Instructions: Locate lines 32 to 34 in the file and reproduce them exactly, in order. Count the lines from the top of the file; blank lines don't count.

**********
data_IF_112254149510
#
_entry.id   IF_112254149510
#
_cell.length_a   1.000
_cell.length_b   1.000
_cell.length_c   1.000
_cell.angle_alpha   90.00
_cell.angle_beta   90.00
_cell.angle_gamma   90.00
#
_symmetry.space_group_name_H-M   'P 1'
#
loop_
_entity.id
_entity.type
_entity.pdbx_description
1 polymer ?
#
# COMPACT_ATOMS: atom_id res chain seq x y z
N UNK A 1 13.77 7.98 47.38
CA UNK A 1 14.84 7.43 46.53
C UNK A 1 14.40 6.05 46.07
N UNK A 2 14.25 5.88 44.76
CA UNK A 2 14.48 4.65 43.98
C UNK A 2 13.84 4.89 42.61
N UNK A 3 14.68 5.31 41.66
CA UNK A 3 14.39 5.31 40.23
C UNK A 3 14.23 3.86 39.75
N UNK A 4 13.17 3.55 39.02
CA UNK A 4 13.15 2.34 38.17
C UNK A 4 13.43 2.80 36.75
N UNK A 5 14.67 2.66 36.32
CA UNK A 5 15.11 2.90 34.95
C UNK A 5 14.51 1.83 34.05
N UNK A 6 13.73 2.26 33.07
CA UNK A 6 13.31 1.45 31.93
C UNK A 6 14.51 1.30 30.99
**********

C UNK A 4 13.43 2.80 36.75
N UNK A 5 14.67 2.66 36.32
CA UNK A 5 15.11 2.90 34.95